February 5th, 2020.
Yesterday, United States president Donald Trump delivered his annual State of the Union address to Congress; the event was marked by a protest by Speaker of the House Nancy Pelosi, who tore up a printed copy of Trump’s speech. The Chinese doctor responsible for raising warning flags about the coronavirus epidemic has been diagnosed with the virus and has been admitted to an intensive care unit in Wuhan. Former Brazilian president Luiz Inácio Lula da Silva asked the judge responsible for one of the several lawsuits to which he is currently answering to postpone an interrogation session in order to visit Pope Francis in the Vatican. The Brazilian government has appointed an Evangelical missionary to be in charge of the department responsible for interactions with uncontacted Indian tribes in the Amazon, a decision questioned by non-governmental organizations. Finally, a strike organized by garbage collectors in France to protest president Emmanuel Macron’s recent pension reform plan has caused a major rubbish pile-up on the streets of Paris, including most of its major tourist sites.
Take a look at our highlights.
Trump’s State of the Union address: emphasis on economy and torn speech
United States president Donald Trump made his third annual State of the Union address to Congress on Tuesday evening. In a year of presidential elections and amidst an impeachment process, the climate at the House was one of profound polarization. Trump was welcomed by chants of “four more years” by the Republicans, who applauded all of his lines, while Democrats remained silent throughout the speech. The president celebrated the current state of the economy and the low unemployment rates in the country. There was also drama: as he rose to the podium, he seemed to snub Speaker of the House and opposition leader Nancy Pelosi, who tried to shake his hand; she responded by ripping up the pages of the speech he had previously handed her.
Chinese doctor who warned about epidemic is diagnosed with coronavirus
34-year-old ophthalmologist Li Wenliang, responsible for the first warnings to the medical community in the early days of the coronavirus epidemic, has been diagnosed with the illness. Wenliang worked at Wuhan’s Central Hospital when he heard about patients in the hospital’s quarantine sector with a disease similar to SARS, a viral infection which killed over 700 people in 2003. After his messages warning colleagues about the dangers posed by the new virus went on social media, he was visited by Chinese authorities, who accused him of “spreading fake information” and “gravely endangering the social order.” Yesterday he told CNN he was diagnosed with the disease on February 1st, and is currently at a local intensive care unit.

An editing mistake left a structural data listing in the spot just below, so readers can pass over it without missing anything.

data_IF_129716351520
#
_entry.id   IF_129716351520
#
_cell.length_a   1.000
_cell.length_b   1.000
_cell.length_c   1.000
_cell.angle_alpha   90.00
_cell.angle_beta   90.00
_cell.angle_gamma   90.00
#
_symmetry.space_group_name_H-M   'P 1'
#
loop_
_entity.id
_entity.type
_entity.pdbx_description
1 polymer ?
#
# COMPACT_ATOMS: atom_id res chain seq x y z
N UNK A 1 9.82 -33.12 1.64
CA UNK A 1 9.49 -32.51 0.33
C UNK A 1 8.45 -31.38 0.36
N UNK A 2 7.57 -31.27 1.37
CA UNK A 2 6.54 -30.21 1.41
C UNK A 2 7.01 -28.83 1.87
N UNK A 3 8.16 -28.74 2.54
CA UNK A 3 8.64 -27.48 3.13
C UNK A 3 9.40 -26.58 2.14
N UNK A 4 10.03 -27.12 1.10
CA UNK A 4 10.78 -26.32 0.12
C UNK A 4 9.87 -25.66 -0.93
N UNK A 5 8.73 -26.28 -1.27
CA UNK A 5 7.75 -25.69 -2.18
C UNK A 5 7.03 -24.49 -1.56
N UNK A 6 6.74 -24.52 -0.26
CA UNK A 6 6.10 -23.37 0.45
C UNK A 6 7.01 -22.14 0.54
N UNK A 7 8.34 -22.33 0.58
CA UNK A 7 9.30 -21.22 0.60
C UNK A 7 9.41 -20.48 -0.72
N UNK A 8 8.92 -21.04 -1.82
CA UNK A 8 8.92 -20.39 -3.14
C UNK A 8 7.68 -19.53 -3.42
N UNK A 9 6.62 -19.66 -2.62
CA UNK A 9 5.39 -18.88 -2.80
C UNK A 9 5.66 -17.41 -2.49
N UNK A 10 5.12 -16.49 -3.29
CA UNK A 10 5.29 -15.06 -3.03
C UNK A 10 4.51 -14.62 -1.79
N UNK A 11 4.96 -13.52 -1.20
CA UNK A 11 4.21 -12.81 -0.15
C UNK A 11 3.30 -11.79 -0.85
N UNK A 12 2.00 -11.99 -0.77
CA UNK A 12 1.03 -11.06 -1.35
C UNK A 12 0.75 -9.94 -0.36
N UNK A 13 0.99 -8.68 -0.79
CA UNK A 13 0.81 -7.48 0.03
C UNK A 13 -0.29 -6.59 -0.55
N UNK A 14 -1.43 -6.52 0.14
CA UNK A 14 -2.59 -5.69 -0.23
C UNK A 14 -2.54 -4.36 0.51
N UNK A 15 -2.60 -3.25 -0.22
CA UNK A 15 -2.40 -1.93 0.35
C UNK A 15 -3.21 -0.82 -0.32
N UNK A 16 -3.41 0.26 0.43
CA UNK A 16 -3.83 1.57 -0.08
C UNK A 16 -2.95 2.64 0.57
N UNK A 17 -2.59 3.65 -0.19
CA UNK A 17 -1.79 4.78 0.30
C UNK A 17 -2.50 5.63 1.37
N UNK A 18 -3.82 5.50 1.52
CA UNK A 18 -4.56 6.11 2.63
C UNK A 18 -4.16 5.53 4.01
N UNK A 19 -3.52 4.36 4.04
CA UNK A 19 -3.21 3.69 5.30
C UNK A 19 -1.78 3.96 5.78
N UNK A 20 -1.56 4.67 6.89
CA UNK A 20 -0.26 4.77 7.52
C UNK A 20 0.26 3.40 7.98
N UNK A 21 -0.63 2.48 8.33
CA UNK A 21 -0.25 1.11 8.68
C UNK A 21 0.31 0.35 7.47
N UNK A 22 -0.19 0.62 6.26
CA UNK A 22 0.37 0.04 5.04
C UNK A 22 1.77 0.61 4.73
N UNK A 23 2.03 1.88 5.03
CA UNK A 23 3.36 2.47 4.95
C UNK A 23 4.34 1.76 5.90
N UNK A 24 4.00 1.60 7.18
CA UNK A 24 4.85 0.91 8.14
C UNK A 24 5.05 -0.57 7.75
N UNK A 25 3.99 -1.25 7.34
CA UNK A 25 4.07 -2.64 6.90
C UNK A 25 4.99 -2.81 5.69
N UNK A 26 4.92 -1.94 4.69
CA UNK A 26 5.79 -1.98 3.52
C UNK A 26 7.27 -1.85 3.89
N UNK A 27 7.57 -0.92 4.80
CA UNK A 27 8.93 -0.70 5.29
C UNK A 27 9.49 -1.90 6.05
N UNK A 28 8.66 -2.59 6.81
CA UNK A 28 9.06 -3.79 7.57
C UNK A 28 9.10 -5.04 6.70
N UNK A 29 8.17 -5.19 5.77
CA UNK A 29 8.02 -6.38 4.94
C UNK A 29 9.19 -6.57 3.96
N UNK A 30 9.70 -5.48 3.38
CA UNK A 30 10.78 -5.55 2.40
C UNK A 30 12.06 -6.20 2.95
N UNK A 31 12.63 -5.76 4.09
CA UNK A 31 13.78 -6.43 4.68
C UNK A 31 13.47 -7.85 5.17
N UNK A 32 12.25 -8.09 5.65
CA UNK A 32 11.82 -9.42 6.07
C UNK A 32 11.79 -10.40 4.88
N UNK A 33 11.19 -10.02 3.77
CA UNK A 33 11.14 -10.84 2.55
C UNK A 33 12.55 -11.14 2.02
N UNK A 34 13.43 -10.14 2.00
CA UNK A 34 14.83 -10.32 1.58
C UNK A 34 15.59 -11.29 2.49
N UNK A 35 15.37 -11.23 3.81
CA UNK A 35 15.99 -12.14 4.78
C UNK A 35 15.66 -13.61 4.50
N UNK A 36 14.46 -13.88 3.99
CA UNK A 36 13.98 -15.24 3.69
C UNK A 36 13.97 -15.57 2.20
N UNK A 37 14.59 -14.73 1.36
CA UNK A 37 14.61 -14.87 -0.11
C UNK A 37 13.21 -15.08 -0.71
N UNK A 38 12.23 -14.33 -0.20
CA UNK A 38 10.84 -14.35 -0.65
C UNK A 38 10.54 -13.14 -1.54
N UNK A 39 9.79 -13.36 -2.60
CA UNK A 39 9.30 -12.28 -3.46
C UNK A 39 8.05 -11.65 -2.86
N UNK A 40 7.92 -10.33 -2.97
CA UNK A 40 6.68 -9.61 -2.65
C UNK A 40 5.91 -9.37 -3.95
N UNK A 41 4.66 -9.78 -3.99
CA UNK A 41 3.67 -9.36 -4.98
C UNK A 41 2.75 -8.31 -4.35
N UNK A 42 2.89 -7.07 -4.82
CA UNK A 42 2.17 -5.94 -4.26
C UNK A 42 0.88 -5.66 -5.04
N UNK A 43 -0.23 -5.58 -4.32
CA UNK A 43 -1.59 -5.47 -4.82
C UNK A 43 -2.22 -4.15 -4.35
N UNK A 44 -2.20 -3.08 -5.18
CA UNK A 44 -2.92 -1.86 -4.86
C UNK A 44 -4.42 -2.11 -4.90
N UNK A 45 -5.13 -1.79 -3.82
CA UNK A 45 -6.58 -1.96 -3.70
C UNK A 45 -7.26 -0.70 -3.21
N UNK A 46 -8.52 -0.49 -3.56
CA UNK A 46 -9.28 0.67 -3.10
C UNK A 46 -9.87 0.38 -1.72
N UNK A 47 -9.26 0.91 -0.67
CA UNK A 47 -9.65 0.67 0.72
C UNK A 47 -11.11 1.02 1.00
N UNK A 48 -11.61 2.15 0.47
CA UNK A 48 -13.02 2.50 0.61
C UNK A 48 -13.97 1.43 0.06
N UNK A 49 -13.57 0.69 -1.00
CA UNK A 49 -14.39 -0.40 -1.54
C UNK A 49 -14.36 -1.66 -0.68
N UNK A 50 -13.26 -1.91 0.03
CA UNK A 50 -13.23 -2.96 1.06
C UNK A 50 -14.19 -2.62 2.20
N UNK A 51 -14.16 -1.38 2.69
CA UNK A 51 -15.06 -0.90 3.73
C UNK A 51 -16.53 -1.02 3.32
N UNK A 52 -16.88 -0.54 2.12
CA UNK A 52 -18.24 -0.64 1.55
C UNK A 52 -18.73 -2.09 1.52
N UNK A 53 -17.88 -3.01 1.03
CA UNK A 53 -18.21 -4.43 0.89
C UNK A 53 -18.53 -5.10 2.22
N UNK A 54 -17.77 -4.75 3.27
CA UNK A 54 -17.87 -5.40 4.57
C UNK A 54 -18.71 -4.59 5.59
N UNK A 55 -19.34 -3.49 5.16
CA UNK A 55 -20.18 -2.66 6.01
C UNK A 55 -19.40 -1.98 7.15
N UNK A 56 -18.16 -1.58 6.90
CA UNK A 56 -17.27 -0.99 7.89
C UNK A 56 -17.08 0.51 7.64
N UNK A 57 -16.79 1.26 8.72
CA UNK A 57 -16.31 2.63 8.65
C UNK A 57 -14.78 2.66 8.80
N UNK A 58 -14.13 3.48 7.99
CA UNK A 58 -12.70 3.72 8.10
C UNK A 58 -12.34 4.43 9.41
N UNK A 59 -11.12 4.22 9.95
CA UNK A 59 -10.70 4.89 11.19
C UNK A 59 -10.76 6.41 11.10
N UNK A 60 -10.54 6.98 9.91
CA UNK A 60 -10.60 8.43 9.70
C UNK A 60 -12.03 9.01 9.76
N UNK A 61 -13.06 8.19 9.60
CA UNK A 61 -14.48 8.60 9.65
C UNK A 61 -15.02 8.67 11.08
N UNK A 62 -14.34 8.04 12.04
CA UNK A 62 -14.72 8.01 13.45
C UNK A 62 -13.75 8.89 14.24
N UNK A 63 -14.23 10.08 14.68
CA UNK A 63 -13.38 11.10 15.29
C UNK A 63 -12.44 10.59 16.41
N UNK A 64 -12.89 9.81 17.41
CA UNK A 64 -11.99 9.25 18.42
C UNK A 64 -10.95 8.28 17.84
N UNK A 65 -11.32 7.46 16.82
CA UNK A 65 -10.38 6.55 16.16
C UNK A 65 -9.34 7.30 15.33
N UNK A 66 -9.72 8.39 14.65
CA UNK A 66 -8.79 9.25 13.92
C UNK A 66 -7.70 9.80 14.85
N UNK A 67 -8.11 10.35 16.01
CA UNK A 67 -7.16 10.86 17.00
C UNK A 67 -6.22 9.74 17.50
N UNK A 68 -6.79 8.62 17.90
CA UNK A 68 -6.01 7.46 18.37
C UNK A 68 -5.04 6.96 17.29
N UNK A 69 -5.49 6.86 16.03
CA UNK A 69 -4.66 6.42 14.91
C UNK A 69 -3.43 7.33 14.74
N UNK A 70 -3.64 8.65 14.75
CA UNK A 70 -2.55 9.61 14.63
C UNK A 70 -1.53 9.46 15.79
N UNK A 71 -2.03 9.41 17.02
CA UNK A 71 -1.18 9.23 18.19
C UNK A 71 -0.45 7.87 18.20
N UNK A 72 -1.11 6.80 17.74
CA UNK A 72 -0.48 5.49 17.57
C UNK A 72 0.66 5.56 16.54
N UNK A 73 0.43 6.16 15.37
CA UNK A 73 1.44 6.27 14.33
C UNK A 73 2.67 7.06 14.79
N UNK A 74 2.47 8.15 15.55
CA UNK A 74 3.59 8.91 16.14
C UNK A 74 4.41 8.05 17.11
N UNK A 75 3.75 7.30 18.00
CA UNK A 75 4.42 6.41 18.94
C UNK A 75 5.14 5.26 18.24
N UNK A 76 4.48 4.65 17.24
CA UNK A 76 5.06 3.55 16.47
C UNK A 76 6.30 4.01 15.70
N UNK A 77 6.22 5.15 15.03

Lula asks judge to postpone interrogation to visit Pope Francis
Brazilian ex-president Luiz Inácio Lula da Silva informed Brasília 10th Federal Criminal Court judge Vallisney Souza de Oliveira he will travel to the Vatican to meet Pope Francis on February 13th, and asked for the postponement of the interrogation due to his involvement in the Federal Police’s Operation Zelotes, scheduled for the 11th. In this lawsuit, the Workers’ Party politician is answering for the crime of solicitation for allegedly having taken part in the “auctioning” of 2009 provisional decree 471, which extended tax breaks for car manufacturing plants in several Brazilian regions.
Government appoints missionary to supervise uncontacted Indians; NGOs protest
The Brazilian Ministry of Justice and Public Safety appointed Evangelical missionary Ricardo Lopes Dias for the office of general coordinator for Uncontacted and Recently Contacted Indians in the Territorial Protection Directorate of the National Indian Foundation, FUNAI. The appointment of Dias for the position was harshly criticized and repudiated by the Coordination of the Indigenous Organizations of the Brazilian Amazon and other non-governmental organizations. The Federal Public Defender’s Office also asked FUNAI for explanations and expressed their “concern with decisions which might indicate changes in the public policies for the protection of uncontacted and recently contacted indigenous peoples.
Anti-Macron strike leaves garbage piled up on Paris streets
Overflowing garbage dumpsters, foul smell and proliferation of rats is the scenario today in Paris, a worldwide center for art, fashion, gastronomy, and culture. Tons of rubbish have piled up during the last ten days on the streets of the French capital due to a strike of garbage collectors and incinerator workers against the pension reforms implemented by president Emmanuel Macron. On Tuesday, huge black garbage bags and cardboard boxes littered the sidewalks of several neighborhoods, turning into obstacles for passers-by. Not even touristic spots, such as the famous Champs-Élysées Avenue, with its high-end designer stores, escaped the dirt and the stink of rotting food accumulated for more than one week.